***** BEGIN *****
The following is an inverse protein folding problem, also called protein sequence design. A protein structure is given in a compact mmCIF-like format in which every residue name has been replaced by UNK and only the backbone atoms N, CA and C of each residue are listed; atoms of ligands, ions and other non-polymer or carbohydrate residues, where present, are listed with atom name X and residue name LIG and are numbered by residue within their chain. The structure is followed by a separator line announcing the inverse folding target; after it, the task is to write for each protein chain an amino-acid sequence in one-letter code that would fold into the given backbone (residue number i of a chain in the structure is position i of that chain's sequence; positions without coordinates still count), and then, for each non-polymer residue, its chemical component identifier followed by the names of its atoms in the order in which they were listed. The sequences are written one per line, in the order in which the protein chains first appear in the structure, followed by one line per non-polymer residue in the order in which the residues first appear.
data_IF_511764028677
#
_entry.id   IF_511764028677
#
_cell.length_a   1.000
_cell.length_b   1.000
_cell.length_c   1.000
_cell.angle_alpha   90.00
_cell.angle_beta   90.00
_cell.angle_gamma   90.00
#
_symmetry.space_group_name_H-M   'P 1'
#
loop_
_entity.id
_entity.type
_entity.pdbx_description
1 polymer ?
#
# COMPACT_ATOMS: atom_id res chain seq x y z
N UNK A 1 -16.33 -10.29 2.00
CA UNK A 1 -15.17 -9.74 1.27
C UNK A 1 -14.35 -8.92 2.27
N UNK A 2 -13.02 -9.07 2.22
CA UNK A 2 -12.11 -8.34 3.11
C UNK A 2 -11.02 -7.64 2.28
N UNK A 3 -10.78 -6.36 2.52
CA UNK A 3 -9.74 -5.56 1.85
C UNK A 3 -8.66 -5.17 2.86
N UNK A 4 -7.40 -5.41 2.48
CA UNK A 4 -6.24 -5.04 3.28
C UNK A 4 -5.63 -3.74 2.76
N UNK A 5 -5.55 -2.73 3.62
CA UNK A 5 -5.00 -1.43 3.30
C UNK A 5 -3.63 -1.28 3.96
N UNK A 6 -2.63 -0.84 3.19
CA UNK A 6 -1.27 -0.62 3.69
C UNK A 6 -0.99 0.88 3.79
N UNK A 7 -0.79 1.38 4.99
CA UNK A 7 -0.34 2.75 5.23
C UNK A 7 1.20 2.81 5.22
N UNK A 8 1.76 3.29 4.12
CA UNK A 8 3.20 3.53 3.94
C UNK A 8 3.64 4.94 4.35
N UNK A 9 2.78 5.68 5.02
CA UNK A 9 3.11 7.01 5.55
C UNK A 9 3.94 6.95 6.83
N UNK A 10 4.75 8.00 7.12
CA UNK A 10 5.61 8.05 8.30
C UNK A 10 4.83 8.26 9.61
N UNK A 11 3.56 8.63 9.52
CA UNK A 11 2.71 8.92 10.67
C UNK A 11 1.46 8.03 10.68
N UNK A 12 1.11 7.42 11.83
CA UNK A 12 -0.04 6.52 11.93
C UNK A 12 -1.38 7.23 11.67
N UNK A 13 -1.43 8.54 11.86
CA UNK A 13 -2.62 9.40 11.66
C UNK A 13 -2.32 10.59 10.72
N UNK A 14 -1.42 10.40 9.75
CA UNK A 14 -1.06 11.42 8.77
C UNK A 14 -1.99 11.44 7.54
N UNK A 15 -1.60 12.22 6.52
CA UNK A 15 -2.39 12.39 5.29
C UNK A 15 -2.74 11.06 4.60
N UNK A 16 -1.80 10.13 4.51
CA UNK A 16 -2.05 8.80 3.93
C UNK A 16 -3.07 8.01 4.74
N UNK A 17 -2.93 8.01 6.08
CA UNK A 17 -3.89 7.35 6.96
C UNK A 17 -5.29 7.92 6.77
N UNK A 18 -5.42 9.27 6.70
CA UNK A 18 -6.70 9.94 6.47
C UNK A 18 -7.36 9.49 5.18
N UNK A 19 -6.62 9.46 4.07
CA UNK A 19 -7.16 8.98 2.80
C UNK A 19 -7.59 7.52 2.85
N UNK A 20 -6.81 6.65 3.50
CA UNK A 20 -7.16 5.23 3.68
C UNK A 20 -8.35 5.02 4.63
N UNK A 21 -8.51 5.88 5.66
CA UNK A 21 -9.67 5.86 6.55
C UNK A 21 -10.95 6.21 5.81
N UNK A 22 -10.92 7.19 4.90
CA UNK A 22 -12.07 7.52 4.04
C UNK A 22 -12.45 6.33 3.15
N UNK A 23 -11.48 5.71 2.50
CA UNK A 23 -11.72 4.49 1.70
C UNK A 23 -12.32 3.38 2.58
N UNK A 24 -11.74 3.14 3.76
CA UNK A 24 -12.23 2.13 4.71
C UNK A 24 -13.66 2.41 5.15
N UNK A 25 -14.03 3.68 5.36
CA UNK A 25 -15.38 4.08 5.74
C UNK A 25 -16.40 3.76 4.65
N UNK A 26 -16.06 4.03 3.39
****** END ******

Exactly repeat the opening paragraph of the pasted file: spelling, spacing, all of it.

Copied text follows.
The following is an inverse protein folding problem, also called protein sequence design. A protein structure is given in a compact mmCIF-like format in which every residue name has been replaced by UNK and only the backbone atoms N, CA and C of each residue are listed; atoms of ligands, ions and other non-polymer or carbohydrate residues, where present, are listed with atom name X and residue name LIG and are numbered by residue within their chain. The structure is followed by a separator line announcing the inverse folding target; after it, the task is to write for each protein chain an amino-acid sequence in one-letter code that would fold into the given backbone (residue number i of a chain in the structure is position i of that chain's sequence; positions without coordinates still count), and then, for each non-polymer residue, its chemical component identifier followed by the names of its atoms in the order in which they were listed. The sequences are written one per line, in the order in which the protein chains first appear in the structure, followed by one line per non-polymer residue in the order in which the residues first appear.